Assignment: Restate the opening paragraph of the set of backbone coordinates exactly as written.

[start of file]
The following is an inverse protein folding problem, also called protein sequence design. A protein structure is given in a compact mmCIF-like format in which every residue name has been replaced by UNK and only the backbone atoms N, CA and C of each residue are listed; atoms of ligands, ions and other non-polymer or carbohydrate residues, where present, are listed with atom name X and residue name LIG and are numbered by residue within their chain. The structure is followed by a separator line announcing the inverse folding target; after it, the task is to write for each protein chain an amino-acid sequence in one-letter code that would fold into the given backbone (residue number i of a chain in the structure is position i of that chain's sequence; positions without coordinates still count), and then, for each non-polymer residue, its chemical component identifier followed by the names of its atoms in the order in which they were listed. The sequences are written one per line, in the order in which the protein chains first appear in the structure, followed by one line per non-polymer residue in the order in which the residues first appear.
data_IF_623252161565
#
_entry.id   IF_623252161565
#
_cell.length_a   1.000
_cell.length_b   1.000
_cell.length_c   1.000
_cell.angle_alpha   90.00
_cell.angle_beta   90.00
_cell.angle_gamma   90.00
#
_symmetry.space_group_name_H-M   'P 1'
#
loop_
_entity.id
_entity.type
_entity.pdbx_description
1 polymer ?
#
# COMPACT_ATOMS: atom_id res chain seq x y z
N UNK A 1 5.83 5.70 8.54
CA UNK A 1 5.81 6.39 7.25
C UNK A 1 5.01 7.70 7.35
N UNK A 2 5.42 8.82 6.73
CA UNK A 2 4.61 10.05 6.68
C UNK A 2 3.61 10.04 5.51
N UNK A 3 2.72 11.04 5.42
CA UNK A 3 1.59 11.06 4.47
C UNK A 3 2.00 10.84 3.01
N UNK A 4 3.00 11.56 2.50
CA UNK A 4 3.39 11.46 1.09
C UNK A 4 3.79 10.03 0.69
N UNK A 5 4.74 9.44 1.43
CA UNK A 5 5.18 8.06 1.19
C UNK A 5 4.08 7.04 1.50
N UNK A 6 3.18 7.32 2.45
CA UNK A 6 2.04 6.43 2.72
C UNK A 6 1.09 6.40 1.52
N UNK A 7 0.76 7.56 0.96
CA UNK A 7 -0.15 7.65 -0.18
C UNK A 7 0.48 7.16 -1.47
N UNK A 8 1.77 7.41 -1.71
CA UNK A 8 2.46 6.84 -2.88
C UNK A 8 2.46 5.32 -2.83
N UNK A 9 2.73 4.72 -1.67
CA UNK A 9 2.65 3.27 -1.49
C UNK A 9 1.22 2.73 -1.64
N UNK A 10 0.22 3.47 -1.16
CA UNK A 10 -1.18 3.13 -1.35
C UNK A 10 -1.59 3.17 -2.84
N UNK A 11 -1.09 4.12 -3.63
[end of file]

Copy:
The following is an inverse protein folding problem, also called protein sequence design. A protein structure is given in a compact mmCIF-like format in which every residue name has been replaced by UNK and only the backbone atoms N, CA and C of each residue are listed; atoms of ligands, ions and other non-polymer or carbohydrate residues, where present, are listed with atom name X and residue name LIG and are numbered by residue within their chain. The structure is followed by a separator line announcing the inverse folding target; after it, the task is to write for each protein chain an amino-acid sequence in one-letter code that would fold into the given backbone (residue number i of a chain in the structure is position i of that chain's sequence; positions without coordinates still count), and then, for each non-polymer residue, its chemical component identifier followed by the names of its atoms in the order in which they were listed. The sequences are written one per line, in the order in which the protein chains first appear in the structure, followed by one line per non-polymer residue in the order in which the residues first appear.